Every now and then, discs arrive at SGM Towers with the littlest of fanfare or even explanation. They'll simply appear with a film's title scribbled across them, enticing our curious minds to investigate further. One such disc was this homemade screener DVD-R...

ZOMBIE 2024 is apparently a sequel of sorts to a series of webisodes from 2010 that came to be known collectively as RETURN OF THE BLOODSUCKING NAZI ZOMBIES. If that title captures your imagination (surely, it does?) you can learn more by searching for it on YouTube.

Once again, here, Robert Monell writes and Mathis Vogel directs.

Shot on a reported budget of just $300.00, the 28-minute curiosity that is ZOMBIE 2024 starts off cannily with a cheap explosion, a glimpse of bare breasts and a splash of gore. It's a fine way to hook an exploitation fan's attention for certain.

From there we meet Dr Orloff, who hangs around wearing 3D anaglyph glasses in a laboratory which appears to have tin foil pasted across its interior walls. He commands his male android, the suitably named Andros, to go out and abduct a nubile brunette for use in his mysterious experiments. Quite what the experiments will involve is anyone's guess, but what we do know is that they are being overseen remotely by Orloff's master, the shady Dr Mabuse.

Andros sets about his mission and eventually grabs the girl, who to me resembles a young Lina Romay (this may be intentional ...), dutifully dragging her back to the lab. But before Orloff has a chance to experiment, Andros decides he's developed emotions and has other ideas for the girl.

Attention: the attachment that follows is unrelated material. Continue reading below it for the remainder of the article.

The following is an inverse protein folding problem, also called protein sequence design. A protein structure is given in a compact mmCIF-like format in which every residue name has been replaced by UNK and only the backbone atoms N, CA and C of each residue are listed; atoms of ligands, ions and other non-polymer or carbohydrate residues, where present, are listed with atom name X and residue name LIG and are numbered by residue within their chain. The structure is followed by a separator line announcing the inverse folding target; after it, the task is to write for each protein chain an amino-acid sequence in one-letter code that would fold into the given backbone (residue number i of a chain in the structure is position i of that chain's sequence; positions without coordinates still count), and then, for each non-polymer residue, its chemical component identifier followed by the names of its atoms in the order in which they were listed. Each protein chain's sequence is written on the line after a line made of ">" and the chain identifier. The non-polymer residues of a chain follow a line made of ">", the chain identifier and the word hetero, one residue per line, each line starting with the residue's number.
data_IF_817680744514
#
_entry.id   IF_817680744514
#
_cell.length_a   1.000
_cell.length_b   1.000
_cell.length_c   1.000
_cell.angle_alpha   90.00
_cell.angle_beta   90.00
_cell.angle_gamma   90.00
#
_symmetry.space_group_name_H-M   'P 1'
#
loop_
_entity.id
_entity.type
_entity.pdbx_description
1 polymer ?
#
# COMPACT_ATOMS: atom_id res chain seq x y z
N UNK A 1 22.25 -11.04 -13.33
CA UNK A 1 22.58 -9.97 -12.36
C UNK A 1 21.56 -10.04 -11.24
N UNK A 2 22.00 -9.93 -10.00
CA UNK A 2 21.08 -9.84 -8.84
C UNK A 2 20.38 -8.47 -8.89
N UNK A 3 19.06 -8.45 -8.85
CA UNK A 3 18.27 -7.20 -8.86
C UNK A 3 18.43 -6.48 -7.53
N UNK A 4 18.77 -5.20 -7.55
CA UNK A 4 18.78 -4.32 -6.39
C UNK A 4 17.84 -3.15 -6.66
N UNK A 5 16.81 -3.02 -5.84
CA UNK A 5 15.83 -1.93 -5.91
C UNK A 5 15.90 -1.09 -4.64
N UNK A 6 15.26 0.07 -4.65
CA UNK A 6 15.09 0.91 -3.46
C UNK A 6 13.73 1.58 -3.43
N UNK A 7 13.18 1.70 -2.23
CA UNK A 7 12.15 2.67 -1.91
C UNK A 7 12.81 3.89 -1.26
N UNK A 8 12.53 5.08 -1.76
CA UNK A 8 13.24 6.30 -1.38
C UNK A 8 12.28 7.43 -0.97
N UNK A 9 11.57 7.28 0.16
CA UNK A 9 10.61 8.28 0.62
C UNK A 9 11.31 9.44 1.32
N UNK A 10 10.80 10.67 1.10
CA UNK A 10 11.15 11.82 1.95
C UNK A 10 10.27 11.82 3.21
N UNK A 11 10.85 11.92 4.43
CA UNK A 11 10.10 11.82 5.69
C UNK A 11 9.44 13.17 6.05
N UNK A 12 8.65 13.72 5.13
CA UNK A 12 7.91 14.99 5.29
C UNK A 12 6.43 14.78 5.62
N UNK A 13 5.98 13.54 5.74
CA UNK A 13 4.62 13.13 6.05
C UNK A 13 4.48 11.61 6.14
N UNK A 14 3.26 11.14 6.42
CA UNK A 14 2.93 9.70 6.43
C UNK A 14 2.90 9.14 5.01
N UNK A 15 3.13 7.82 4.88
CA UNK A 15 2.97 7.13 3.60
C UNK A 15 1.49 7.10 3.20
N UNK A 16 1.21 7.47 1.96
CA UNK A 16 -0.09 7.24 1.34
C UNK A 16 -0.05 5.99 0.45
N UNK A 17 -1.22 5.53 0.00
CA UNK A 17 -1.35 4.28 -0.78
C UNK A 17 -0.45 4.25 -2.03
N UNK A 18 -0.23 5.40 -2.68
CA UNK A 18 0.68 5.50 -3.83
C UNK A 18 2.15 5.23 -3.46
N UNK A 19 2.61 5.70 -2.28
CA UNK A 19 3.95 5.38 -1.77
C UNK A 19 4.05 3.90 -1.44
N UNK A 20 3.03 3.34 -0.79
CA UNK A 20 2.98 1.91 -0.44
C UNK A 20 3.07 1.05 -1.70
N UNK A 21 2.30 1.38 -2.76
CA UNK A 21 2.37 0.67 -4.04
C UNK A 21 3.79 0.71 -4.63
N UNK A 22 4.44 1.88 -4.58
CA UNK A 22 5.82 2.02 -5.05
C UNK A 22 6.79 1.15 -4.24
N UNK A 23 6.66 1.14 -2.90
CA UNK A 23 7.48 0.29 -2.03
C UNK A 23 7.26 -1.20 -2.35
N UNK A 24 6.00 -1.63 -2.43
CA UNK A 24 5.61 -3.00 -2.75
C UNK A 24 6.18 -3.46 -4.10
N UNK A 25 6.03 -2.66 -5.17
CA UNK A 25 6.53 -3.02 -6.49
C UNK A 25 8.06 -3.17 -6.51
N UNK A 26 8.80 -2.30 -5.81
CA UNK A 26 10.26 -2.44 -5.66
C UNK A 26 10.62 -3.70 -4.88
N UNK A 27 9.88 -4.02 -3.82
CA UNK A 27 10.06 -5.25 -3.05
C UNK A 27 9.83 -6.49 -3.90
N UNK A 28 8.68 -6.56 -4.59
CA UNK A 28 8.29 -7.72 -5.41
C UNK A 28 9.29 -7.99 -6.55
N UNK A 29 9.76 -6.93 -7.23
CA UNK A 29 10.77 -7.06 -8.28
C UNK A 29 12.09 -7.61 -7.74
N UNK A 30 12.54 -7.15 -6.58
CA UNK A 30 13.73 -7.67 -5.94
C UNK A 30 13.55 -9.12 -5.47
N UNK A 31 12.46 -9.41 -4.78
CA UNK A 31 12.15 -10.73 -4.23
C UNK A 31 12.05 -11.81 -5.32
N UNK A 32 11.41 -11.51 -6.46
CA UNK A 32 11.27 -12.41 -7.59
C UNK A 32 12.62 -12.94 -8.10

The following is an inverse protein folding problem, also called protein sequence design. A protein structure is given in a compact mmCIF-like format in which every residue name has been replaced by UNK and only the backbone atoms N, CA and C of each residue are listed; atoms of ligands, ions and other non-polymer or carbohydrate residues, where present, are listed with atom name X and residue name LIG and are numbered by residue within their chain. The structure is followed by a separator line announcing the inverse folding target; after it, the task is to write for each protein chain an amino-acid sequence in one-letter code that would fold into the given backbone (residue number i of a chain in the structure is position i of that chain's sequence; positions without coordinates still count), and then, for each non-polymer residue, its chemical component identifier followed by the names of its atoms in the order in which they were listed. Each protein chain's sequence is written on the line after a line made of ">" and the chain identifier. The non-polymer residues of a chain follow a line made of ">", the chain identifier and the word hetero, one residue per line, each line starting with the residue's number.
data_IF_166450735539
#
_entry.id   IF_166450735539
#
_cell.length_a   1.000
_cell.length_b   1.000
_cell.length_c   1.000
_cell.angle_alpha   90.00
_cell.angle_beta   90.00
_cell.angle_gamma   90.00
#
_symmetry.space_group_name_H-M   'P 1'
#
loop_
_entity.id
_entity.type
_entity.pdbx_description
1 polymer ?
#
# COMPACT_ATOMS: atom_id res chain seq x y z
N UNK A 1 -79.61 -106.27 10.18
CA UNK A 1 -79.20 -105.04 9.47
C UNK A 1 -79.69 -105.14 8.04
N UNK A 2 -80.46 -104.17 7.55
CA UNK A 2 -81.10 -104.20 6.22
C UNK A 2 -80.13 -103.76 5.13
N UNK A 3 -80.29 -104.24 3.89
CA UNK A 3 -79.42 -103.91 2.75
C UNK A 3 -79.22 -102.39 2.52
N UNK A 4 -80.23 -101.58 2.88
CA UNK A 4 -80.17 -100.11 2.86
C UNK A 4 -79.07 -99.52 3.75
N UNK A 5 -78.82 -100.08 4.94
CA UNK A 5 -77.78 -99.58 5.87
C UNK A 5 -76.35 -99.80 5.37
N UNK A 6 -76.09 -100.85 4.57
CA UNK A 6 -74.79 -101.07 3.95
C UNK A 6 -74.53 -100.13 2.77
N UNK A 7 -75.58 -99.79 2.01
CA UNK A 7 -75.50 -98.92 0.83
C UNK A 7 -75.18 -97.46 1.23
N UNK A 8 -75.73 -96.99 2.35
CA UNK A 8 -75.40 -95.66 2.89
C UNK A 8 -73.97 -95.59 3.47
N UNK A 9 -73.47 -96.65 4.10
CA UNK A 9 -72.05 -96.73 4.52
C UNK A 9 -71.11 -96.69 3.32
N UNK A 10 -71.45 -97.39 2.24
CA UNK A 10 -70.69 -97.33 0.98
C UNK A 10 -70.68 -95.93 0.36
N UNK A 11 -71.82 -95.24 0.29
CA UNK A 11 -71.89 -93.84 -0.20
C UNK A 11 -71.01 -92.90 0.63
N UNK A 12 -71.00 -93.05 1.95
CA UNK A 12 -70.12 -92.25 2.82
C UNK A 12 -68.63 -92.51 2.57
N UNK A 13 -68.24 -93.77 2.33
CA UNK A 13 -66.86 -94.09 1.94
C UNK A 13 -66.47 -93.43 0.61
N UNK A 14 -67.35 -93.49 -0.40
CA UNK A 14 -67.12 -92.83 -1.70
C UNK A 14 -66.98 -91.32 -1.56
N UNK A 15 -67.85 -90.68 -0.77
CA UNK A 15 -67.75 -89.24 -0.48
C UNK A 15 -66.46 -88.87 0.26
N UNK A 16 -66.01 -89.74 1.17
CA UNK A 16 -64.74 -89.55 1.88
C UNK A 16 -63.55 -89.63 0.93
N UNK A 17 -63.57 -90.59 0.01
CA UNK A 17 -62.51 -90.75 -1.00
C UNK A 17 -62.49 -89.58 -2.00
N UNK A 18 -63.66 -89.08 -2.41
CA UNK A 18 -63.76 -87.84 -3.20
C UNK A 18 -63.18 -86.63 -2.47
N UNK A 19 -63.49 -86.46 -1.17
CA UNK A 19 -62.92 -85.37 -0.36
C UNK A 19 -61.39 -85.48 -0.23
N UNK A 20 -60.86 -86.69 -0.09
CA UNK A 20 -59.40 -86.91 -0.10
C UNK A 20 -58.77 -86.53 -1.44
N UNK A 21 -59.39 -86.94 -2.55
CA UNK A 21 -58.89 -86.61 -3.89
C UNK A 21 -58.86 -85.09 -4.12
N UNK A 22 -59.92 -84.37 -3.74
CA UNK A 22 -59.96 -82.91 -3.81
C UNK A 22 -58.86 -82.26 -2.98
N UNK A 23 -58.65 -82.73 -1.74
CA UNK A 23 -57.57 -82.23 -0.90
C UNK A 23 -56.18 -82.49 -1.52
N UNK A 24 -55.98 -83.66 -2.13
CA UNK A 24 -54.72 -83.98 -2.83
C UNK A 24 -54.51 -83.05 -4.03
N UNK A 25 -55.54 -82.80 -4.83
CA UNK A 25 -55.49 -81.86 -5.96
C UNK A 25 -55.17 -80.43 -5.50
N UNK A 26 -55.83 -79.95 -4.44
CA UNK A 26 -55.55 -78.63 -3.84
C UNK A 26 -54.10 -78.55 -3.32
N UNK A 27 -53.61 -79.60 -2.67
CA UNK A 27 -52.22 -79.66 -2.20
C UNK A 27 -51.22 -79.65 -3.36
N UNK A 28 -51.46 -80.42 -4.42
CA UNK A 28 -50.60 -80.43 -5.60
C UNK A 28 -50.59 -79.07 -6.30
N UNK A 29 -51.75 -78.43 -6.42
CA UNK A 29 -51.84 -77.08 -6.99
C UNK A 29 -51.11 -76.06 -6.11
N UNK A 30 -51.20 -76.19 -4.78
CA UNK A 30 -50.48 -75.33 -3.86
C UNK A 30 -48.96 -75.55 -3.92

All of this coincides with the arrival of Orloff's arch nemesis, Howard Vernon (that's the character's name, not the late actor). Following an altercation with the living dead in a nearby graveyard, he's tracked the mad doctor down in a bid to stop his plague of Papier-mâché zombies...

Insane doesn't even begin to cover this one.

With distorted dialogue replaced by blaring title cards a la silent era cinema, bargain basement sets and possibly the crudest zombie make-up ever committed to the screen, ZOMBIE 2024 is a true oddity that straddles the thin line between arthouse sensibilities and trashy aesthetics. It ably evokes the likes of Jess Franco (as the character names should testify), Jean Rollin and even Nick Zedd along the way. On top of all that, the references to earlier material such as the Mabuse films and THE CABINET OF DR CALIGARI are easy to pick out.

Some of it's a tad difficult to follow (er, the random zombie at the end chomping an exposed, bloodied female nipple?) but it all adds to the film's freewheeling, anything-can-happen stream of consciousness vibe. Stretches of silence, ethereal moments that occur from out of nowhere and a bizarrely eclectic mix cinematic styles give the film an ill logic of nightmarish proportions.

Don't go into it expecting an unrelenting bloodbath: this is altogether stranger, more atmospheric and - in a curious way - wilfully old-fashioned than that.

Though not for all tastes, ZOMBIE 2024 can boast a lot of well composed scenes, nice use of a Fabio Frizzi-type score and likeable performances from the young cast (are all the male characters played by the same actor? Could be, though the end titles give nothing away). It's tremendous fun for those who can get away with it.

I found ZOMBIE 2024 to be refreshingly "out there"; an ode to horrors both old and more recent, and quietly compelling in its own nutty way. I look forward to revisiting it soon.

Review by Stuart Willis

By Robert Monell and Mathis Vogel
Not Rated